Figure 2. The adenosine deaminase metabolism. ADA is an enzyme of the purine salvage pathway, which catalyses the irreversible deamination of adenosine and deoxyadenosine into inosine and deoxyinosine, respectively. Inosine nucleosides may either be irreversibly catabolised down to hypoxanthine and uric acid or be salvaged back for further use in purine metabolic pathways. Deoxyadenosine is predominantly produced from degradation of DNA, instead, adenosine derives either from endogenous breakdown of ATP and degradation of RNA or is taken up exogenously by ubiquitously expressed nucleoside transporters. In the absence of ADA, the levels of ADA substrates, adenosine and deoxyadenosine, dramatically increase both intracellularly and extracellularly in the body fluids. The excess of ADA substrates may now spill over into additional pathways normally only minimally utilised, thus contributing to the pathogenic mechanisms of the disease. For example, lymphocytes have high levels of kinases which can successively phosphorylate deoxyadenosine to the nucleotides dAMP, dADP and dATP. dATP is the major metabolite that produces the lymphotoxicity that leads to SCID.
Figure 3. Current therapeutic options in ADA‐SCID. Immune reconstitution in ADA deficiency can be achieved by enzyme replacement therapy (ERT), haematopoietic stem cell transplantation (HSCT) and gene therapy (GT). Treatment of choice remains bone marrow transplantation from an HLA‐matched sibling or other family donor. As transplants from alternative donors are associated with high morbidity and mortality, gene therapy is the second option to take into consideration. ADA‐SCID has been the pioneer disease for the development of human gene therapy and it is based on the reinfusion of autologous gene‐corrected HSCs. ADA‐deficient cells are normally transduced with a retroviral vector containing the ADA cDNA. Different from HSCT and GT, enzyme replacement therapy is a noncurative treatment requiring weekly intramuscular injections with PEGylated bovine ADA (Adagen). Variable degrees of immune reconstitution can be achieved by this treatment. However, the effectiveness of PEG‐ADA in promoting clinical well‐being in patients, makes it an important option in the care of patients, especially when the other two treatments are not available. Benefits and potential problems for each available treatment are listed in Table .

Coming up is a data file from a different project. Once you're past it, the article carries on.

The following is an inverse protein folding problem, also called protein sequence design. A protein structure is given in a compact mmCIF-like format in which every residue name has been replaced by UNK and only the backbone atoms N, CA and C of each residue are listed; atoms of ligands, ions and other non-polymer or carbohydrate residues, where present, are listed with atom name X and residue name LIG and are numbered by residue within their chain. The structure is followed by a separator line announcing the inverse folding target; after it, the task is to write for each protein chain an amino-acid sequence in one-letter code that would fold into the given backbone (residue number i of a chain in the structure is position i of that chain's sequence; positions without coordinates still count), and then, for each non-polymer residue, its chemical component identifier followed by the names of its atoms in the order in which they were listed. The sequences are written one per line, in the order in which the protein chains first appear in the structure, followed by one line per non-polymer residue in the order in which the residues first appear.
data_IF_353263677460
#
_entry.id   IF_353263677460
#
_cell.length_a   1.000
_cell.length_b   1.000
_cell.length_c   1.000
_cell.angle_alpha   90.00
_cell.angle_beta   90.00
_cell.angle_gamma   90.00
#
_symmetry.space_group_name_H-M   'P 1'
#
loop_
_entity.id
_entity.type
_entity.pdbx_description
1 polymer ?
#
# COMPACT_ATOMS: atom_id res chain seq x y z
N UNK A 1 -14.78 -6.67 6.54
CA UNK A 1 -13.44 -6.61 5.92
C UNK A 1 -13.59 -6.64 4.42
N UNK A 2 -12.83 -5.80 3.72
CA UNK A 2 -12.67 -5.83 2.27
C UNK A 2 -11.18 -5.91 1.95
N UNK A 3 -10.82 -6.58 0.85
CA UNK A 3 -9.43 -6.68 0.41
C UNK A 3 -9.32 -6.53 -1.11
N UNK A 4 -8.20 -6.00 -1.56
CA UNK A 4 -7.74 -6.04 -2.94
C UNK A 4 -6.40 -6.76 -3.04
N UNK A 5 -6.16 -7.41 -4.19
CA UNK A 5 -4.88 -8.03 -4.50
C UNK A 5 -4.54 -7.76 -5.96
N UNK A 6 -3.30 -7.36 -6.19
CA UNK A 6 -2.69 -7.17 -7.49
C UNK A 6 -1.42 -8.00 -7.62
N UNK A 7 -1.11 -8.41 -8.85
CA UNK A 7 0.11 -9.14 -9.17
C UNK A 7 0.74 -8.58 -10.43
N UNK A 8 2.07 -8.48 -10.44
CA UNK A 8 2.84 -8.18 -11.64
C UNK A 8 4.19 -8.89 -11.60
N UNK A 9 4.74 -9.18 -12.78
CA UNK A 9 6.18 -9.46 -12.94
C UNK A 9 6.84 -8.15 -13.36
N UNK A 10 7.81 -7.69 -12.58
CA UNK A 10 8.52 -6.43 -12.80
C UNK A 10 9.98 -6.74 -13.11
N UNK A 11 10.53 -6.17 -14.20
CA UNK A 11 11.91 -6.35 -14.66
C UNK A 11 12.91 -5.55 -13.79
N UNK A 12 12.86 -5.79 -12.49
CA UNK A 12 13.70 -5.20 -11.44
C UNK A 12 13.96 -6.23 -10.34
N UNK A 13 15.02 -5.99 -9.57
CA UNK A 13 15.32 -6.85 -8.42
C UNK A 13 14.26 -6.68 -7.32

Figure 4. Schematic representation of viral vectors and their modifications to improve safety. (a) Conventional gamma retroviral (γRV) vector used for ADA‐SCID clinical trials. The transcription of the therapeutic gene is driven by the promoter/enhancer elements in the U3 region of the LTR. (b) Self‐inactivating (SIN) viral vector. The transcription of the therapeutic gene is driven by the insertion of an internal promoter (IP). Codon‐optimised genes will be useful in models where increased protein production is not an issue. The U3 region of the LTR has been almost completely deleted. (c) SIN vector containing two insulator elements (I) in order to protect the transcriptional cassette against position effects. Abbreviations: U3, unique region 3; R, repeat region; U5, unique region 5; Θ, primer binding site; ψ, packaging signal; SD, splicing donor site; SA, splicing acceptor site; IP, internal promoter; EFS, elongation factor 1α short promoter; PGK, phosphoglycerate kinase promoter; TS promoter, tissue specific promoter; I, insulator element.
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Moretti, Federico A, and Staal, Frank JT(Jul 2019) Adenosine Deaminase Deficiency: From the Discovery of Its Molecular Pathogenesis to Targeted Therapy. In: eLS. John Wiley & Sons Ltd, Chichester. http://www.els.net [doi: 10.1002/9780470015902.a0027873]